Will my taxes really be 29% higher?
No your taxes will not be 29% higher as reported by WCPC. The district is using a process called “wrap” financing in that it allows for debt to be consolidated and paid as one debt versus having two debt payments. You basically are resetting the debt of the district at a new yearly payment at a specific level and the WCPC has left out the current debt to express that your taxes are going up 29% more when in reality the district is already collecting and paying this debt. The amount levied from 2018 through 2042 will be approximately $5 million to $5.36 million dollars (this includes Prairie debt and new debt until 2024), after 2024 the payments will be for the new High School and other facilities defined in the ballot question. As you can see this is not a 29% increase and can be shown if you access the tax calculator on the district web site to determine the estimated real impact for you.
Is the student capacity for the new High School enough for the future?
Based on a great deal of discussion and planning the district believes that the enrollment needs will be addressed well into the future with an 1,100 student design capacity. Unlike elementary buildings, High School students travel throughout the building from class to class in a given day. Many of these classroom spaces are specialized such as labs, shops, and other customized spaces which may typically be used every hour of every day. With that stated, a space utilization factor is established based on scheduled usage of each individual space in a building. Capacity can be altered and varied by implementing different schedules and/or through strategic use of various spaces within the building. In fact, we have implemented such methods within our existing high school just to meet the current needs. The new high school facility would be designed and configured in such a way that future utilization and expansion for increased future enrollment is easily accomplished.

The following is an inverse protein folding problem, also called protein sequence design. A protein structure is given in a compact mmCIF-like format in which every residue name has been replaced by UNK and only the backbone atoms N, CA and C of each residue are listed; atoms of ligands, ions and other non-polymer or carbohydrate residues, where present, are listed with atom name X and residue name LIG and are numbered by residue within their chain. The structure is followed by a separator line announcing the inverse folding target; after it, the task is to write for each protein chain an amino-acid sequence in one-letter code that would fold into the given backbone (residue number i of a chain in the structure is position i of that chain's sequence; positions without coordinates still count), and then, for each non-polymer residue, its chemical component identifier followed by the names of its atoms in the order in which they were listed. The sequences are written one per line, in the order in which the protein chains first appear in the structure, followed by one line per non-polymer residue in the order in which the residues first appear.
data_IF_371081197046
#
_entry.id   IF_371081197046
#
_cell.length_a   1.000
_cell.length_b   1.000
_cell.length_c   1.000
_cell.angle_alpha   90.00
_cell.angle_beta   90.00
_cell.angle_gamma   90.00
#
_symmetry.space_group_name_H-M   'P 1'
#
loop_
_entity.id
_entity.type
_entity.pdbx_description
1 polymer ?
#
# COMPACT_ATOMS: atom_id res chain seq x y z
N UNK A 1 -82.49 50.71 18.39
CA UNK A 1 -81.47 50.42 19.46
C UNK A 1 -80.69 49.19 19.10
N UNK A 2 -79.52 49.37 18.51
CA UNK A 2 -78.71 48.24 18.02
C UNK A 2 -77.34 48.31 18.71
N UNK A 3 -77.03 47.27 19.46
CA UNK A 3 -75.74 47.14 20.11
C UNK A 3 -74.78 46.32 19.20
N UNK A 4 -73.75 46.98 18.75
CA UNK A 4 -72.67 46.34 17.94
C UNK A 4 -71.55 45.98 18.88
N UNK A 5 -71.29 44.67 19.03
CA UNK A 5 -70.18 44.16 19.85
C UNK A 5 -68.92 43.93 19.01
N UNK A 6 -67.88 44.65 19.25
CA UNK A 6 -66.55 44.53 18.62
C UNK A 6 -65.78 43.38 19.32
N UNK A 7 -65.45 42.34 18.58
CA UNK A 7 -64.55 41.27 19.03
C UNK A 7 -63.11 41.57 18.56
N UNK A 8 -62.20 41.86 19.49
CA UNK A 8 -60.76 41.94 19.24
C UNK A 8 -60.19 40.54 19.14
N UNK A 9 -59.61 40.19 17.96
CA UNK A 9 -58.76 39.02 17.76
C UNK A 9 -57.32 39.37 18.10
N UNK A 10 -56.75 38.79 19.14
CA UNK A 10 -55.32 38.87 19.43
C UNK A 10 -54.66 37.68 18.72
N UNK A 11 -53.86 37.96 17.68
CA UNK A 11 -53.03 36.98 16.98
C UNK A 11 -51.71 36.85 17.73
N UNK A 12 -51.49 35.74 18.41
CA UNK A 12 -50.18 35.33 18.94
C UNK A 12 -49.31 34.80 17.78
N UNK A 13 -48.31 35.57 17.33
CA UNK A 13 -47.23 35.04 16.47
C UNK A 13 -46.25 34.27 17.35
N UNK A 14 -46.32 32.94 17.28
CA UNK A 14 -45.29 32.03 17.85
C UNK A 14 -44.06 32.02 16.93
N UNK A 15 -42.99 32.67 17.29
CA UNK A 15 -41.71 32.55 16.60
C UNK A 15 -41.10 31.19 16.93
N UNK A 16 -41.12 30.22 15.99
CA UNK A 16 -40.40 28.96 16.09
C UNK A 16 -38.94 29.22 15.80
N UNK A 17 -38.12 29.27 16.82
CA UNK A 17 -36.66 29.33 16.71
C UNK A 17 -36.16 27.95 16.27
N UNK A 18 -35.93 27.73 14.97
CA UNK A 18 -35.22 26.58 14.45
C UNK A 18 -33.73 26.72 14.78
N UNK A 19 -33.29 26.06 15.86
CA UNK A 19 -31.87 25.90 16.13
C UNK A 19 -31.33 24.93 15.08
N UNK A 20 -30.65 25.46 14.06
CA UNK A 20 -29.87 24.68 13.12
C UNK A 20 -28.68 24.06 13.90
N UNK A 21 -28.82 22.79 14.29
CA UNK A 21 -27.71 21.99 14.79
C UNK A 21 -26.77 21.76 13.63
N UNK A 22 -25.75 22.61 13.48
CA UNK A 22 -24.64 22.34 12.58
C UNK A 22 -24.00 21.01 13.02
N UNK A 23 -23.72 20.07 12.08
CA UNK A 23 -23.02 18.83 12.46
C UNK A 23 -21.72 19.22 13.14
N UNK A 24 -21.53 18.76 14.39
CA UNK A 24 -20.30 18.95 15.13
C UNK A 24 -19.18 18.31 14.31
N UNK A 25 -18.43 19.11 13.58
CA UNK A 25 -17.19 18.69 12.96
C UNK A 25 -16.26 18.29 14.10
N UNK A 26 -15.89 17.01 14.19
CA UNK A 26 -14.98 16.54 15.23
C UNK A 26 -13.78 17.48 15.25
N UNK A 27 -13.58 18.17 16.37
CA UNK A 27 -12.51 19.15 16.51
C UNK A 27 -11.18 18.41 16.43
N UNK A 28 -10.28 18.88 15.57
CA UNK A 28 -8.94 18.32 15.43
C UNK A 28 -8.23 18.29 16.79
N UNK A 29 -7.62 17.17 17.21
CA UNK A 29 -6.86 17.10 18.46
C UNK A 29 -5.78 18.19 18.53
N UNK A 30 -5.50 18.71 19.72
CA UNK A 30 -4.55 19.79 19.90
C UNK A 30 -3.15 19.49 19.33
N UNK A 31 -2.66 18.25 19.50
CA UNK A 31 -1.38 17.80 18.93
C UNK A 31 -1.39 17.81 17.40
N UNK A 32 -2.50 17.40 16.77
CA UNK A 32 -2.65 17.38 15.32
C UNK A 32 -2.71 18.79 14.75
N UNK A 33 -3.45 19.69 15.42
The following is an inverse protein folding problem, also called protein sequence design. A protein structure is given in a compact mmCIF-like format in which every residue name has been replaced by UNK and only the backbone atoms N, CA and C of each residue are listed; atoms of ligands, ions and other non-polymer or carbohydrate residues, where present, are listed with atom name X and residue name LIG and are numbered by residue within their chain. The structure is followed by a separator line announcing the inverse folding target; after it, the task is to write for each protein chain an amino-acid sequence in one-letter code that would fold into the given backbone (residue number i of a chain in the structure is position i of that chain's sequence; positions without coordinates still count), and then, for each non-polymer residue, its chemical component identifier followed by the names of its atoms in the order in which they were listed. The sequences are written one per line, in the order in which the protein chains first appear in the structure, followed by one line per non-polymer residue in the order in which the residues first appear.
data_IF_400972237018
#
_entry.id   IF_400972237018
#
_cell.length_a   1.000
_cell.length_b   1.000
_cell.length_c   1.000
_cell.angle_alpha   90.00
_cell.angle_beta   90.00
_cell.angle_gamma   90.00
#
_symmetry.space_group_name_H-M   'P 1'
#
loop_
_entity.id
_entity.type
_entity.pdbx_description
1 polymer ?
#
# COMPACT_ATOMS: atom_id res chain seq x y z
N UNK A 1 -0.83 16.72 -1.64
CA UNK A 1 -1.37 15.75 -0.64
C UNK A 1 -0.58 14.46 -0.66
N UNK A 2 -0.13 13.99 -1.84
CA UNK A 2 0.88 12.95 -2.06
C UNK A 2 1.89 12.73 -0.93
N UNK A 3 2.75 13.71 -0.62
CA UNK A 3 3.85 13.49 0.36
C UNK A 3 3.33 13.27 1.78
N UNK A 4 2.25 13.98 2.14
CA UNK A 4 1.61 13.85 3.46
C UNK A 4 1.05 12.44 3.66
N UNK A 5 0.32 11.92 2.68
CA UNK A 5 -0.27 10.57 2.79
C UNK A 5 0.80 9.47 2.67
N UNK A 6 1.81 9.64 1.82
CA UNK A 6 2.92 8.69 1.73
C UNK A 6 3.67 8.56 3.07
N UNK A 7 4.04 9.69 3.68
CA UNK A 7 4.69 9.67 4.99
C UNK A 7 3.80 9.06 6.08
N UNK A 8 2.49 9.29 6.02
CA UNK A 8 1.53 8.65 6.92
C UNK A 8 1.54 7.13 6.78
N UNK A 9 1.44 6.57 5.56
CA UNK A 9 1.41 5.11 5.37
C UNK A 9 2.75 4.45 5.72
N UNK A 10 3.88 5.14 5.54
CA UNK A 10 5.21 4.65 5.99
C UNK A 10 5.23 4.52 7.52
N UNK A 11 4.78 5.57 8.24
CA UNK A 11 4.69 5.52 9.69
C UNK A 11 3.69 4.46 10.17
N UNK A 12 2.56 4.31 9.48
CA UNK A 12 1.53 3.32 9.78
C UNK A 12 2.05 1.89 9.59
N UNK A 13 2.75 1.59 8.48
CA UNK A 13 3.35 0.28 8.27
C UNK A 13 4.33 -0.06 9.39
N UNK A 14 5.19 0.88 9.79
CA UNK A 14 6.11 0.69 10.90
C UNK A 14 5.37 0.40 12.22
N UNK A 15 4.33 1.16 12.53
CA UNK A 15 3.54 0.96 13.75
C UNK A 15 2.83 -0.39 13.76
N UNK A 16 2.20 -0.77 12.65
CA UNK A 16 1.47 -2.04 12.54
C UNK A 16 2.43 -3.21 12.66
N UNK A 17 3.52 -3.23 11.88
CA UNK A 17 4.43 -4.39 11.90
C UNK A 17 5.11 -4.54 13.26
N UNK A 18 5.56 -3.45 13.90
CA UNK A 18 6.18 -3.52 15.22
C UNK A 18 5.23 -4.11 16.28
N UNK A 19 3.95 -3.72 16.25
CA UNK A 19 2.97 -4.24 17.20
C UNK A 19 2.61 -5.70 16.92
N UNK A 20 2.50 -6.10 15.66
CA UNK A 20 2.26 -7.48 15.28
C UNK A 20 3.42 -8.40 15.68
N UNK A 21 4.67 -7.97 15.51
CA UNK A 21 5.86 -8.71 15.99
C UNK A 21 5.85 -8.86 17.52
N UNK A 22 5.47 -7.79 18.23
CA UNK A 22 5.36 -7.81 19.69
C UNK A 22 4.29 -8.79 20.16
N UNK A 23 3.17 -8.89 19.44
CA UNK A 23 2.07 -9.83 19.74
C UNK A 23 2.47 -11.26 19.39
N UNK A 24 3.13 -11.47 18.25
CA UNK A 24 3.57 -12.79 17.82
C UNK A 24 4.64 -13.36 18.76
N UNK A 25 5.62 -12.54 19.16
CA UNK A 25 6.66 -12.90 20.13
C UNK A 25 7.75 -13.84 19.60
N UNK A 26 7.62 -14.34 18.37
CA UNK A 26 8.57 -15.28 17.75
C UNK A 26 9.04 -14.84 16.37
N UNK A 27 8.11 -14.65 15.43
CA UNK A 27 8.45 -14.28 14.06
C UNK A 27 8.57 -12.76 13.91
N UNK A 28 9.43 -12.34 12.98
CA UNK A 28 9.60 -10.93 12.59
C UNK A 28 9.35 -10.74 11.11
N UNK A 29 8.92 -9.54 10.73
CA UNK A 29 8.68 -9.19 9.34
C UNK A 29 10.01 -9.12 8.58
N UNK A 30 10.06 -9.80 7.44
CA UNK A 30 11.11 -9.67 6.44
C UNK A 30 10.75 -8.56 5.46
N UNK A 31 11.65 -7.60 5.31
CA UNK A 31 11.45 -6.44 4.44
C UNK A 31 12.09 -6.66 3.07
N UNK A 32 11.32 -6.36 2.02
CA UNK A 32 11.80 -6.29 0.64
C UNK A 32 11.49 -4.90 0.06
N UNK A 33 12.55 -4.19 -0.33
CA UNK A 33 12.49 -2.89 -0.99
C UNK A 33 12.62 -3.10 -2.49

Are we building everything designated on the site map?
No. The current intent was to complete a site map that showed future facility needs, but were included as place holders such as a future hockey arena, future pool area, future soccer fields, future baseball fields, future softball fields and so on. The ballot questions is specific to what is included in the project and should be read entirely in order to identify what is included. The intent is to complete all site work shown on the concept diagram except for the south most fields that were labeled “potential fields”. It is important to note that the final number, type and configuration of the other grass fields depicted on the concept drawing was in fact a concept. As the design phase progresses after the referendum, the actual field counts, types, and locations will be developed. Mass grading and earthwork will be required for development of the new high school and surrounding site. For this reason, development of grass practice type fields as shown may appear to be a large undertaking covering much of the site, but it is actually a very minor element of the overall site work because grading, earthwork, and seeding, etc. will be required anyway.
So, what is WCPC claim about in regards to pension liability?
The Worthington School District 518 along with all other school districts are now responsible to include pension liabilities as a part of the annual audit due to Governmental Accounting Standards Board (GASB) and it also includes other governmental entities. This new requirement takes the reporting out of the pension’s audit and moves it to governmental entities in which all entities contribute on an annual basis to meet this liability. The District’s auditor states this as follow;
“The Governmental Accounting Standards Board (GASB) issues a Statement No. 68, Accounting and Financial Reporting for Pensions, and mandated the reporting requirements for audits with fiscal years ended June 30, 2015, and thereafter. School Districts in cost sharing multiple employer plans (TRA and CERF) now have to report a projected future actuarial liability, but the required contributions are not based on an actuarial calculation of pension benefits earned, but rather on the rates determined by current statutory requirements. Statement 68 requires school districts to more comprehensively and comparably measure the annual costs of pension benefits,” states Wayne W. Drealan, CPA of Drealan, Kvihaug, Hoefker & Co., P. A.